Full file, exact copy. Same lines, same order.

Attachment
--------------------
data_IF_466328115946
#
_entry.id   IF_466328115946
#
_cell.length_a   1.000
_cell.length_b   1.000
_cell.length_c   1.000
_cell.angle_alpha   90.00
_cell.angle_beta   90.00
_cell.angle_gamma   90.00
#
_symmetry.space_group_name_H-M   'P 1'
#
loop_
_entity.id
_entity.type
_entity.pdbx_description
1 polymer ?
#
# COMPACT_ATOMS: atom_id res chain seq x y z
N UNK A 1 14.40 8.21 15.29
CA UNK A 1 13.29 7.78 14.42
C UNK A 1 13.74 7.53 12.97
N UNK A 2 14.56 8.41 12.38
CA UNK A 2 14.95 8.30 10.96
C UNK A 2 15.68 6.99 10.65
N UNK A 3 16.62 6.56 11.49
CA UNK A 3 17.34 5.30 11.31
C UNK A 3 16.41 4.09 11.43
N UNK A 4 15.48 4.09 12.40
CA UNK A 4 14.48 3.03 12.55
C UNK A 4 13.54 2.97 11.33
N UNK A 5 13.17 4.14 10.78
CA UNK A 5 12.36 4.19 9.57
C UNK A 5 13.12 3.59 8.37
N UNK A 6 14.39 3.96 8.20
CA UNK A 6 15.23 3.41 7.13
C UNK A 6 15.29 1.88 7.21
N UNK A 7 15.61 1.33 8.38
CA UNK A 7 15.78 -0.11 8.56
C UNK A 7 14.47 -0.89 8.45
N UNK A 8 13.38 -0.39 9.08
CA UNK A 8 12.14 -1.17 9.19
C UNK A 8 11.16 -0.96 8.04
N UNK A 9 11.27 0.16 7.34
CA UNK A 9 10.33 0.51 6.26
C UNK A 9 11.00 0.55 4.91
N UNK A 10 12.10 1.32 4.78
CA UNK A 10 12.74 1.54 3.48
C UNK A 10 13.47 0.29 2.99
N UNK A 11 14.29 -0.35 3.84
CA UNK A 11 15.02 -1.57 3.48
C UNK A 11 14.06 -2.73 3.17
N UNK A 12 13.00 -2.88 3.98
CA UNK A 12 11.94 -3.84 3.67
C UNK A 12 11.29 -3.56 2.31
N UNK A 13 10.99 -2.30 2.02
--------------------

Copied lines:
data_IF_466328115946
#
_entry.id   IF_466328115946
#
_cell.length_a   1.000
_cell.length_b   1.000
_cell.length_c   1.000
_cell.angle_alpha   90.00
_cell.angle_beta   90.00
_cell.angle_gamma   90.00
#
_symmetry.space_group_name_H-M   'P 1'
#
loop_
_entity.id
_entity.type
_entity.pdbx_description
1 polymer ?
#
# COMPACT_ATOMS: atom_id res chain seq x y z
N UNK A 1 14.40 8.21 15.29
CA UNK A 1 13.29 7.78 14.42
C UNK A 1 13.74 7.53 12.97
N UNK A 2 14.56 8.41 12.38
CA UNK A 2 14.95 8.30 10.96
C UNK A 2 15.68 6.99 10.65
N UNK A 3 16.62 6.56 11.49
CA UNK A 3 17.34 5.30 11.31
C UNK A 3 16.41 4.09 11.43
N UNK A 4 15.48 4.09 12.40
CA UNK A 4 14.48 3.03 12.55
C UNK A 4 13.54 2.97 11.33
N UNK A 5 13.17 4.14 10.78
CA UNK A 5 12.36 4.19 9.57
C UNK A 5 13.12 3.59 8.37
N UNK A 6 14.39 3.96 8.20
CA UNK A 6 15.23 3.41 7.13
C UNK A 6 15.29 1.88 7.21
N UNK A 7 15.61 1.33 8.38
CA UNK A 7 15.78 -0.11 8.56
C UNK A 7 14.47 -0.89 8.45
N UNK A 8 13.38 -0.39 9.08
CA UNK A 8 12.14 -1.17 9.19
C UNK A 8 11.16 -0.96 8.04
N UNK A 9 11.27 0.16 7.34
CA UNK A 9 10.33 0.51 6.26
C UNK A 9 11.00 0.55 4.91
N UNK A 10 12.10 1.32 4.78
CA UNK A 10 12.74 1.54 3.48
C UNK A 10 13.47 0.29 2.99
N UNK A 11 14.29 -0.35 3.84
CA UNK A 11 15.02 -1.57 3.48
C UNK A 11 14.06 -2.73 3.17
N UNK A 12 13.00 -2.88 3.98
CA UNK A 12 11.94 -3.84 3.67
C UNK A 12 11.29 -3.56 2.31
N UNK A 13 10.99 -2.30 2.02